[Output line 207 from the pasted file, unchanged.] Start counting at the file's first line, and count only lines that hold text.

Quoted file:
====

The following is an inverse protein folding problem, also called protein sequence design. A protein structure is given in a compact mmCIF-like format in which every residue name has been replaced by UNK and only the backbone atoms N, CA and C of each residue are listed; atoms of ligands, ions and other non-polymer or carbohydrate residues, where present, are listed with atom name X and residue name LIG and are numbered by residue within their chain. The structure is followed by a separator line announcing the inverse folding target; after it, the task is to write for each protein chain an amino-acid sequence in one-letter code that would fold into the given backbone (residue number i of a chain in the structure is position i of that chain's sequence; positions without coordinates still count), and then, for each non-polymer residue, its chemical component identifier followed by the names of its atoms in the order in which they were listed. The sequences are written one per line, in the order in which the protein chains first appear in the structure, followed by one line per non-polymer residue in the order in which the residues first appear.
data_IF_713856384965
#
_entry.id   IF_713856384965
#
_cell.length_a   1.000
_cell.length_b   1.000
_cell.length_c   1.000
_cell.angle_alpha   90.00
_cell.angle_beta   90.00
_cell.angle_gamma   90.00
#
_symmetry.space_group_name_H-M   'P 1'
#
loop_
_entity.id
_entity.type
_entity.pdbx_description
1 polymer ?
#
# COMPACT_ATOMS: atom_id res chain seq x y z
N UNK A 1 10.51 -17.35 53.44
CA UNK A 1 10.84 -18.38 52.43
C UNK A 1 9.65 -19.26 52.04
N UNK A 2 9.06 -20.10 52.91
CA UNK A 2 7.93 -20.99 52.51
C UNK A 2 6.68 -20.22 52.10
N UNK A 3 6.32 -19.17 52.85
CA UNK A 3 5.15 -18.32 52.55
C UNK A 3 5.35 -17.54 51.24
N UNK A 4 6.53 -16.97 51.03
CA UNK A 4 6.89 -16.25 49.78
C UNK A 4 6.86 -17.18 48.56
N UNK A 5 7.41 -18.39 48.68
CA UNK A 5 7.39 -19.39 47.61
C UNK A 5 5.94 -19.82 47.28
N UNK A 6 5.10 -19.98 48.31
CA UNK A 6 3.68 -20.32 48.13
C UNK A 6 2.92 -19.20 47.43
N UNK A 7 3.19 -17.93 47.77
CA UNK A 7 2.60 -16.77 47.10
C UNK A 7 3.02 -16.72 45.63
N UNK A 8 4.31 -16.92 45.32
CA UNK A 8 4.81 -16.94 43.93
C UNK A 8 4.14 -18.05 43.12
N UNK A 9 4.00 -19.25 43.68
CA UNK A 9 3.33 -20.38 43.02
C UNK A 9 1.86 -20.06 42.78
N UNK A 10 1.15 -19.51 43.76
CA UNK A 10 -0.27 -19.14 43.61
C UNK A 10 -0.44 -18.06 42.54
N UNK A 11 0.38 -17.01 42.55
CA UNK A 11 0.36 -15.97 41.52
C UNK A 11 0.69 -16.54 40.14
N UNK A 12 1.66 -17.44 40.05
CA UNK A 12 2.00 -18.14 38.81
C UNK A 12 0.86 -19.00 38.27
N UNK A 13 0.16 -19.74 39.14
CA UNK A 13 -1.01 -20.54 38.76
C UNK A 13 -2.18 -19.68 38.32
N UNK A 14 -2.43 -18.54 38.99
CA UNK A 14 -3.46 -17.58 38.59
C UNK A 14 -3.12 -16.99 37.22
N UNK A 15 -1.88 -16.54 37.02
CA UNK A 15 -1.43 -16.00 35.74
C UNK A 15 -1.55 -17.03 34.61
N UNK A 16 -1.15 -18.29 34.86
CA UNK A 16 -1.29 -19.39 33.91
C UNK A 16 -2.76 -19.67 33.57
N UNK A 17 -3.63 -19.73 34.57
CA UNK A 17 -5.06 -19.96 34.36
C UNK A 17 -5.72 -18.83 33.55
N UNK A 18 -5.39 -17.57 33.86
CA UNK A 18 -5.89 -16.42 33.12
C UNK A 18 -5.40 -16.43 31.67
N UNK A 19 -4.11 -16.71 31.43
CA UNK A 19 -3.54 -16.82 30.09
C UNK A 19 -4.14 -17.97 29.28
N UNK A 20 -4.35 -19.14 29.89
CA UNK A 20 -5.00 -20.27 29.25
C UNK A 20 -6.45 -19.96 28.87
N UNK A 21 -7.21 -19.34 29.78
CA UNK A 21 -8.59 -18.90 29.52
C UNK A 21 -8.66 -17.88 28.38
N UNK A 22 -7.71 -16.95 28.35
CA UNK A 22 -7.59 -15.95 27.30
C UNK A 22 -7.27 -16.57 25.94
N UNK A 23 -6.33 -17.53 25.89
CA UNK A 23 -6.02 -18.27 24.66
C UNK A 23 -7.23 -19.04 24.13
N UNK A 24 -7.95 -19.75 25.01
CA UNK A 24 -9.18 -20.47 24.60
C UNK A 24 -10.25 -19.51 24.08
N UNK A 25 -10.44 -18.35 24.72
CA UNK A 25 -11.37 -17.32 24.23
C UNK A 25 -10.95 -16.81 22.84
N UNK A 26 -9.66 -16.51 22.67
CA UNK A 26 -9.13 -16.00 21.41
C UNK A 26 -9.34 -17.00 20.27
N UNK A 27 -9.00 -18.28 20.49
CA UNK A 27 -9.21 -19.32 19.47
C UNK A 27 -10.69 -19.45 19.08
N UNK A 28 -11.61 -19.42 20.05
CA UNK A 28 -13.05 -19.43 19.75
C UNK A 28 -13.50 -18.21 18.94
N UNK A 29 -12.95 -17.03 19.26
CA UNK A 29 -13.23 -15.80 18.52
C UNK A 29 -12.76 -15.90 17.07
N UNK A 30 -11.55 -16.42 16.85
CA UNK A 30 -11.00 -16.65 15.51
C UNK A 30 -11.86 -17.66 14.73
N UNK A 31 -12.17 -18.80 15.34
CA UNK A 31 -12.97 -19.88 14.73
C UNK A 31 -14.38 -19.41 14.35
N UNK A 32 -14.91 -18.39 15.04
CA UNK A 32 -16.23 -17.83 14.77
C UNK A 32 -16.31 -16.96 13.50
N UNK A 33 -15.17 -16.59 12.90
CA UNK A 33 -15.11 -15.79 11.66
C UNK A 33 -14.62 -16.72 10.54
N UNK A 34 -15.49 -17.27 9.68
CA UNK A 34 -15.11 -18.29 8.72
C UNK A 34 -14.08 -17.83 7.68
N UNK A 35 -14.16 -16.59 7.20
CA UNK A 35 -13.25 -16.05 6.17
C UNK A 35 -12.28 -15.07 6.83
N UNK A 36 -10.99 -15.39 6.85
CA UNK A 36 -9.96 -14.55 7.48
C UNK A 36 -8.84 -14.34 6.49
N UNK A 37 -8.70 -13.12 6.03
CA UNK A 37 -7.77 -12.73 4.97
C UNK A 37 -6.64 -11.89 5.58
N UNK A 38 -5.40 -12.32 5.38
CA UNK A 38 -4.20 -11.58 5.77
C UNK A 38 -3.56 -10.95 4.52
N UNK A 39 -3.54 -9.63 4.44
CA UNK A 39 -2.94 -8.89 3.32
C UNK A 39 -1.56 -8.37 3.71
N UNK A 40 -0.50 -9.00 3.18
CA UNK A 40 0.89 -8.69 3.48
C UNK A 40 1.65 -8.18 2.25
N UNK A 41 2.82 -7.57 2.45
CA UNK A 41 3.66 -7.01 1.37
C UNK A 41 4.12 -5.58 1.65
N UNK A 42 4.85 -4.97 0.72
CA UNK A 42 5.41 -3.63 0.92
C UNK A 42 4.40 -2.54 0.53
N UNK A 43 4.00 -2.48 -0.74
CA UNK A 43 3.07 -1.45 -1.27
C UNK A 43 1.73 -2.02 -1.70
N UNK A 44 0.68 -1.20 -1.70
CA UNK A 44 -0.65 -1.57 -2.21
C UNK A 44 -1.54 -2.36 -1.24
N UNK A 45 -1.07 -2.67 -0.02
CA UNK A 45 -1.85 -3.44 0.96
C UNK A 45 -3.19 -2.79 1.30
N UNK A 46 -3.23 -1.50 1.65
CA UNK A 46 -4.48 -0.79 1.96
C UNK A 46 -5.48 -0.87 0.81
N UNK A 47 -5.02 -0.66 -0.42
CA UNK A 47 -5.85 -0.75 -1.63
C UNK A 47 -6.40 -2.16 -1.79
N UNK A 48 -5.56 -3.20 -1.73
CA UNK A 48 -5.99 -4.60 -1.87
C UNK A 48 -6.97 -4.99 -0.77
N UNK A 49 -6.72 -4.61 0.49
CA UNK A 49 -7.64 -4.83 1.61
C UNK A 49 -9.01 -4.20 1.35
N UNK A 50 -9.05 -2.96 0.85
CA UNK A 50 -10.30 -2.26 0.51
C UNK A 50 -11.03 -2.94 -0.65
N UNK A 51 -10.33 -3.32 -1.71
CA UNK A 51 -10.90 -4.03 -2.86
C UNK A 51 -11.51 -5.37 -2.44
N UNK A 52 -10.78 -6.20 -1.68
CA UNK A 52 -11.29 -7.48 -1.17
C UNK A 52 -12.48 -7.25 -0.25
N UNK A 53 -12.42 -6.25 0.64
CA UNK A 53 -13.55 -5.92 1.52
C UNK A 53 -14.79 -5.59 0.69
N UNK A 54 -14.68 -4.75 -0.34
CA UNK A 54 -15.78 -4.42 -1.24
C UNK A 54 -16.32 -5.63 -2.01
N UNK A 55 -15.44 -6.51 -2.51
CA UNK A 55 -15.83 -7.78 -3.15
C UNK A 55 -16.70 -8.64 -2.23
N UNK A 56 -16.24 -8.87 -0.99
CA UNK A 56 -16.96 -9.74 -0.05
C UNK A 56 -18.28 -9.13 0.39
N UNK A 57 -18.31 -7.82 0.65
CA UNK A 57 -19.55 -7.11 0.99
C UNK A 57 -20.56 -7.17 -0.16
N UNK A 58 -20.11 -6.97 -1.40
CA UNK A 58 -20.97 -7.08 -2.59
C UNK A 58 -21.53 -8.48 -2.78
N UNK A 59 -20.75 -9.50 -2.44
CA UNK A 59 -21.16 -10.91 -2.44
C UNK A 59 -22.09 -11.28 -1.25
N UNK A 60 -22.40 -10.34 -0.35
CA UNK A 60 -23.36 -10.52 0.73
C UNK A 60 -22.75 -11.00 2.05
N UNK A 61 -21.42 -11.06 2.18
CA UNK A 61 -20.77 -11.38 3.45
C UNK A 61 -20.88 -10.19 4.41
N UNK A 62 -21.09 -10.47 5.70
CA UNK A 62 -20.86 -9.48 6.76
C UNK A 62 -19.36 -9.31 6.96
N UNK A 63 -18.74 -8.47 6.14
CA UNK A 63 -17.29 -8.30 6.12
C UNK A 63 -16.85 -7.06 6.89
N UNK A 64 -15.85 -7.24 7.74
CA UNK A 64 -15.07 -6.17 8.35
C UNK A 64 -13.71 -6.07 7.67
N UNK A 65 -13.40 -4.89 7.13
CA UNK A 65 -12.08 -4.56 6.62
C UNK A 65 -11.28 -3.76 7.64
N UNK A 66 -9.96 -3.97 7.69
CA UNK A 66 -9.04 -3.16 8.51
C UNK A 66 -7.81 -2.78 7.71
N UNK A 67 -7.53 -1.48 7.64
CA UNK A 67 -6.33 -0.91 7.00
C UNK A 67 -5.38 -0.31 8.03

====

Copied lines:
C UNK A 62 -19.36 -9.31 6.96